Premier Sharlene Cartwright Robinson of the Turks and Caicos Islands had previously outlined how her territory could benefit from Brexit.
"We believe that with the UK leaving the EU, there’s an opportunity for the UK to have that direct funding with us, she stated in an interview with the UK's Guardian newspaper.
"We feel this is a good opportunity for a straight face-to-face relationship with the UK.
The Turks and Caicos leader said: "Looking at post-Brexit, there is going to be a lot of flight capital and we’re standing ready.
"We know there are a lot of opportunities for business people here. I know we can benefit because after the UK leaves the EU it will be more welcoming in that sense.”
In the case of Anguilla, speaking recently during a forum on 'Whither Anguilla in Brexit', Premier Victor Banks asked: “What is all the fuss about?”
"Will Brexit impact our progress towards a greater level of autonomy and self-reliance? Will it change our colonial relationship? Will it change the social, economic and historical relationship that we have with territories of EU Member States with whom we have borders? Like St. Maarten-St. Martin as well as St. Barths?"
According to Premier Banks, "If none of the foregoing is going to change then Anguilla will be heading towards the same goals and aspirations for our national development that we have embraced before Brexit.
"However," he added, "if the issues prove challenging, in any new agreement/arrangement there will be good reason for Anguilla to accelerate its movement towards constitutional advancement and economic transformation/development."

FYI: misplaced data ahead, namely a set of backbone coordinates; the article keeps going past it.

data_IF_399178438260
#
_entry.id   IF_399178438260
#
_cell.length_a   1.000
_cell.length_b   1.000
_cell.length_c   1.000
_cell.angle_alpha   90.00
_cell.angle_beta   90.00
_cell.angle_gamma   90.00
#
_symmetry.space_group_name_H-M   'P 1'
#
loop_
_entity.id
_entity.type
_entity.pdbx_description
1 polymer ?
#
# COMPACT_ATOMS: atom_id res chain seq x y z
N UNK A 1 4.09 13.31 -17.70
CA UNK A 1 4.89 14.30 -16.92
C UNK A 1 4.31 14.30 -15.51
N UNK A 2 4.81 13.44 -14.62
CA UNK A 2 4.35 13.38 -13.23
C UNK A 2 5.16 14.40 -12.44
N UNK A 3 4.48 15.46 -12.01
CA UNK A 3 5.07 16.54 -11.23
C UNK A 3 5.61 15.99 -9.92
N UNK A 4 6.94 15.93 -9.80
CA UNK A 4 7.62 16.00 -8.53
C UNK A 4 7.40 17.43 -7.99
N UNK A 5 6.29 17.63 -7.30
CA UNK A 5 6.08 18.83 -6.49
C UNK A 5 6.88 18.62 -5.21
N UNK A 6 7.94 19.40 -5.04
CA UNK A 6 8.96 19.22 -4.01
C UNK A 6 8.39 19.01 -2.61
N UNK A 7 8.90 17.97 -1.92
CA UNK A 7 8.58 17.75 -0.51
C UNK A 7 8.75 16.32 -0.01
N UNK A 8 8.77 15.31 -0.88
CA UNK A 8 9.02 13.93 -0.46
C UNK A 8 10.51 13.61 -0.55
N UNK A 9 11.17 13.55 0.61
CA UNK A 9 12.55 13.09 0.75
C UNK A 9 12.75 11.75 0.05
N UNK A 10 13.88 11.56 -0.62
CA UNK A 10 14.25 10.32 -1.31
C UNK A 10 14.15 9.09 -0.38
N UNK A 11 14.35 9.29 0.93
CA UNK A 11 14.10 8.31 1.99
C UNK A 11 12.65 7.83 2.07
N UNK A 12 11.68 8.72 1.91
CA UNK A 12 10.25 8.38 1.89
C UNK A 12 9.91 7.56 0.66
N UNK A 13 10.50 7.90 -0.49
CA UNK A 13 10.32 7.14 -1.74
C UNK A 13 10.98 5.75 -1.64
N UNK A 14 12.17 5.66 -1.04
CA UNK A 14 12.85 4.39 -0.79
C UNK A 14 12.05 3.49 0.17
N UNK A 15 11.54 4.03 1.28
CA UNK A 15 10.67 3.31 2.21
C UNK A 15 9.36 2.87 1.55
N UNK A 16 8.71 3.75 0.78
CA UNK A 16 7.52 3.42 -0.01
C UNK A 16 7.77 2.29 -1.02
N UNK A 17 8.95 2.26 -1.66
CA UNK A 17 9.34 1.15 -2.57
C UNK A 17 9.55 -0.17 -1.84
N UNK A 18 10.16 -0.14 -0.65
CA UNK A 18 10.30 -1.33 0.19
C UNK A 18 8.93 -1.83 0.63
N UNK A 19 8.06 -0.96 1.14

Meanwhile, for Bermuda the issue also seems less concerning.
In an interview last December with the UK's Sky News, Premier David Burt outlined his territory's position:
“Bermuda is less affected than some other overseas territories as we do not receive aid from the European Union," he stated.
“Additionally, we have relations with the European Union that are outside that from the United Kingdom.
"As I said there are only two countries in the world that have regulatory equivalence with both the EU and the United States, being Bermuda and Switzerland.”
“That is something that Bermuda has outside of Brexit, and after Brexit that’s something that the United Kingdom will have to get on its own,” the Bermuda Premier said.
The UK and the EU will now move to the next phase which is negotiations on a trade deal. That of itself will hold implications for the OTs, deal or no deal.